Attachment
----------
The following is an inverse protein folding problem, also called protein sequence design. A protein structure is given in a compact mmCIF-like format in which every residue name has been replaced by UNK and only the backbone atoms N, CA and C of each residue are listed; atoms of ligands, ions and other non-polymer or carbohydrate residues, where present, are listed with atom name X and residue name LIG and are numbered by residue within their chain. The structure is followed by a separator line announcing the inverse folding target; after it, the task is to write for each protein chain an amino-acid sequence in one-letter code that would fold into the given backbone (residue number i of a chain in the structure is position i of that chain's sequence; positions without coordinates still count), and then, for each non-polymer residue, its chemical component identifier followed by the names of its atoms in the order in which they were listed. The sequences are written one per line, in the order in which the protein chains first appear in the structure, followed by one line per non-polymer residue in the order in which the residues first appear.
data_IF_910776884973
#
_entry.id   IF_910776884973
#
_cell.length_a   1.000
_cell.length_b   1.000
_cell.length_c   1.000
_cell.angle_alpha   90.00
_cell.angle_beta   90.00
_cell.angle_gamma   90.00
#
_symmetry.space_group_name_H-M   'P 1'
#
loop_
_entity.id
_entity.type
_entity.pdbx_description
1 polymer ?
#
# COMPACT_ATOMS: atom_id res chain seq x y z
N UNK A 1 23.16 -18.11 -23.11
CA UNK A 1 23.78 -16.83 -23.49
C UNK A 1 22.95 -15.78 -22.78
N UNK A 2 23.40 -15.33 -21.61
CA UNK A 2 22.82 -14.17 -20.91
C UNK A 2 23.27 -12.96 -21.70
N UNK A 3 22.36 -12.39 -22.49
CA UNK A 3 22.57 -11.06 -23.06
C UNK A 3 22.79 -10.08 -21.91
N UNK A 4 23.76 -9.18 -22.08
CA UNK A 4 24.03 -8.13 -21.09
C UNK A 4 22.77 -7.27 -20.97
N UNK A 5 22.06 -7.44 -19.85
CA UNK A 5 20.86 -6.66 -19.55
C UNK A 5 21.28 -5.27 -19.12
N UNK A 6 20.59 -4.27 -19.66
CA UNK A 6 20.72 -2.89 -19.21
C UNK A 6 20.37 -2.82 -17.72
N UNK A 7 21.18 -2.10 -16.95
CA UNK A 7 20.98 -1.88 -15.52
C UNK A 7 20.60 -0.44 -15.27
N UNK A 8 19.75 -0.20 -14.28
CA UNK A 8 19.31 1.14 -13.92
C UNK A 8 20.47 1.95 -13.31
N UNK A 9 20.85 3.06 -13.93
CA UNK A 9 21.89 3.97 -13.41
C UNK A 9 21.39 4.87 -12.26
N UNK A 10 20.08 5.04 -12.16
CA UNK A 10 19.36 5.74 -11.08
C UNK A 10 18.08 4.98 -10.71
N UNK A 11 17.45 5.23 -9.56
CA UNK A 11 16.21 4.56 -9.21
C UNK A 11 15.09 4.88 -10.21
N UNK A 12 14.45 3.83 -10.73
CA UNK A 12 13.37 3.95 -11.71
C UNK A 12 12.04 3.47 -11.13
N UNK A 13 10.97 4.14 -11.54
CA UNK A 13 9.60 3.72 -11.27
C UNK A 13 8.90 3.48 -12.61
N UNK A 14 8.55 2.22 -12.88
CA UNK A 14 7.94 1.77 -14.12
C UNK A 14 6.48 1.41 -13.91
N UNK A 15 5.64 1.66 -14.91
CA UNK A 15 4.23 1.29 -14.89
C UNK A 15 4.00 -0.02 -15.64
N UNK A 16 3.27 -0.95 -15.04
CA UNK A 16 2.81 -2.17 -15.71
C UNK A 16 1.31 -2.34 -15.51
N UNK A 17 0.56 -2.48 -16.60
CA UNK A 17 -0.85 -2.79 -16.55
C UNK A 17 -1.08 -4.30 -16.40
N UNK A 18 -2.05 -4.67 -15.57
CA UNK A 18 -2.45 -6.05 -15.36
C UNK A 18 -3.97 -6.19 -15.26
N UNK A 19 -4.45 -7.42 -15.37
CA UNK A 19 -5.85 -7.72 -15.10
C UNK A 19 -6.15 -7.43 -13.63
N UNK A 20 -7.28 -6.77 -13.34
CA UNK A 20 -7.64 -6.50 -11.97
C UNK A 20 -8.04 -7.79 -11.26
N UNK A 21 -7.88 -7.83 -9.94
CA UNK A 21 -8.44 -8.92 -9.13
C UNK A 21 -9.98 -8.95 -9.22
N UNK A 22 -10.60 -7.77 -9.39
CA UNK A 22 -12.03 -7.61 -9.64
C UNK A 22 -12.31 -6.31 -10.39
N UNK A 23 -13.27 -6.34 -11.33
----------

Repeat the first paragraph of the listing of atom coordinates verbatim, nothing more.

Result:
The following is an inverse protein folding problem, also called protein sequence design. A protein structure is given in a compact mmCIF-like format in which every residue name has been replaced by UNK and only the backbone atoms N, CA and C of each residue are listed; atoms of ligands, ions and other non-polymer or carbohydrate residues, where present, are listed with atom name X and residue name LIG and are numbered by residue within their chain. The structure is followed by a separator line announcing the inverse folding target; after it, the task is to write for each protein chain an amino-acid sequence in one-letter code that would fold into the given backbone (residue number i of a chain in the structure is position i of that chain's sequence; positions without coordinates still count), and then, for each non-polymer residue, its chemical component identifier followed by the names of its atoms in the order in which they were listed. The sequences are written one per line, in the order in which the protein chains first appear in the structure, followed by one line per non-polymer residue in the order in which the residues first appear.